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Publication Account

Date 1996

Event ID 1016321

Category Descriptive Accounts

Type Publication Account

Permalink http://canmore.org.uk/event/1016321

There is a long history of activity on this site from iron-age times onwards into the 20th century. Initially there was a domestic settlement established around the 6th century BC and including a massive roundhouse, and this settlement appears to have continued through the first thousand years AD. Excavation in 1990 caught the last vestiges of the roundhouse before coastal erosion claimed it, but the site had been known, and indeed visible in the cliff-section, for more than a century. The settlement was clearly of some importance, probably the major farm in the island in its time, and it was the obvious place to choose when a Christian monastery was established in the 8th century. Folk memory of this monastic site lingers on in the name Munkerhoose, monks' house.

Nothing structural has been found of this early monastery, but the presence of two cross-slabs and part of a stone-built shrine datable to the 8th century are tangible evidence of its existence. There is also documentary and place-name evidence, especially the name coined for the island by the incoming Vikings, for papae was their term for priests and monks.

The early church appears to have continued in use throughout Norse times. In the 12th century, the island was part of a large estate based on North Ronaldsay, and a new church was built, which was dedicated to St Boniface and is the core of the church that survives today. It consisted of a small nave and chancel, but the former was extended westwards in 1700 to accommodate an internal gallery served by an external stair, and the chancel was demolished at some unknown date. Its position was used for the burial enclosure of the Traill family, who lived at Holland.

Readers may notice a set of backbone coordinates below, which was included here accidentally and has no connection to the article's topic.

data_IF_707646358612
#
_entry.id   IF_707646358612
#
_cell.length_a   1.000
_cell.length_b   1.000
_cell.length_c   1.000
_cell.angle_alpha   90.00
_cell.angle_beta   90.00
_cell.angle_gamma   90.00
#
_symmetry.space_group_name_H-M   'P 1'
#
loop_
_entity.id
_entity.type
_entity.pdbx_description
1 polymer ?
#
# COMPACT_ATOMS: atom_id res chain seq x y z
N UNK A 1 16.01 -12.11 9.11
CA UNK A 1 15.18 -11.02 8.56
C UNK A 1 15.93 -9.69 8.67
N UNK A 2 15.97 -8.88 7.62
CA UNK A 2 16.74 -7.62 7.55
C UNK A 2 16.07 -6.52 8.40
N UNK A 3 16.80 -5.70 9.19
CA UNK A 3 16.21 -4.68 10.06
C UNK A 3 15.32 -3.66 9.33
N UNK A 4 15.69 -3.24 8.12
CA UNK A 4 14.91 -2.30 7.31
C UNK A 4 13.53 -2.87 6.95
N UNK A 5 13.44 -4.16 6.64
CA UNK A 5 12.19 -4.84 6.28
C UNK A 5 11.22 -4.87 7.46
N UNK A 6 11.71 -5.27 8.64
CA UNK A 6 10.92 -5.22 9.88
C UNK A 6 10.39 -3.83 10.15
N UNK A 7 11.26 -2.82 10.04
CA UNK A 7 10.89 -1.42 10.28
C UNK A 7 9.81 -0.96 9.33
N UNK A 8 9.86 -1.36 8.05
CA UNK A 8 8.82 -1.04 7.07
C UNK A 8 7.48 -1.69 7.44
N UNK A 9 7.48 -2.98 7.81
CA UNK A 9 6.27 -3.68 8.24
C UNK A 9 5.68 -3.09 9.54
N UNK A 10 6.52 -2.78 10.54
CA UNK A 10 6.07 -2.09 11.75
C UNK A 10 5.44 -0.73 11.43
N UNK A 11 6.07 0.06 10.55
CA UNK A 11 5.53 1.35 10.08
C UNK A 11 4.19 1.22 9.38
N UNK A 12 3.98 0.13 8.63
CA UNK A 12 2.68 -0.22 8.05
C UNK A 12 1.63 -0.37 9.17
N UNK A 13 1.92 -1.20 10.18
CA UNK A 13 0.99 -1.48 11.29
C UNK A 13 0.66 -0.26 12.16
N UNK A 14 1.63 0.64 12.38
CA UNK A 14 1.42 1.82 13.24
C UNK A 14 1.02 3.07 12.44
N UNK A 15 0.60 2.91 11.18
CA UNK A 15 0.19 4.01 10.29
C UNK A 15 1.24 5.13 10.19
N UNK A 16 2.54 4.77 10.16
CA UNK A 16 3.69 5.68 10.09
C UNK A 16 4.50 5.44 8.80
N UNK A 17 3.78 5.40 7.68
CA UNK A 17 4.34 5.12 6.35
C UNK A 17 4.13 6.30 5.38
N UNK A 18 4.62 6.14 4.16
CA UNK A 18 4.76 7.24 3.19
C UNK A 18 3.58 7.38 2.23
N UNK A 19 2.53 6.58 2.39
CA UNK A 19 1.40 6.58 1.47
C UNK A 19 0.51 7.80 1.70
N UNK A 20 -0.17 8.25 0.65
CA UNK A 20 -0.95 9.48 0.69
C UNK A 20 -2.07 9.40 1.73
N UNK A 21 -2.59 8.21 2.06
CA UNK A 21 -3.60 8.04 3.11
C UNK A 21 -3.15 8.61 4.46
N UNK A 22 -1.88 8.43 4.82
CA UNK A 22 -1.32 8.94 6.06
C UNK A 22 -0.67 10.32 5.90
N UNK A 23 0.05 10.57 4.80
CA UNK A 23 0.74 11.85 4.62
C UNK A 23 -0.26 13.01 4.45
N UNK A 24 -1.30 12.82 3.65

The importance of the church here in Norse times is reflected by the fact recorded in Orkneyinga Saga that an earl was buried in Papa Westray in the mid 11th century (chap.30). A tombstone of Norse type is still to be seen in the churchyard, but its style dates it to the following century. This is a late vers ion of the hogback, and it lies in an east-west direction, accompanied by a small upright headstone. It is carved from a block of red sandstone, 1.55m long, with a deep groove running along its flat ridge and three rows of tegulae (rooftiles) carved along each side. It is one of the few examples in Scotland of a hogback which appears still to be in its original position.

Information from ‘Exploring Scotland’s Heritage: Orkney’, (1996).

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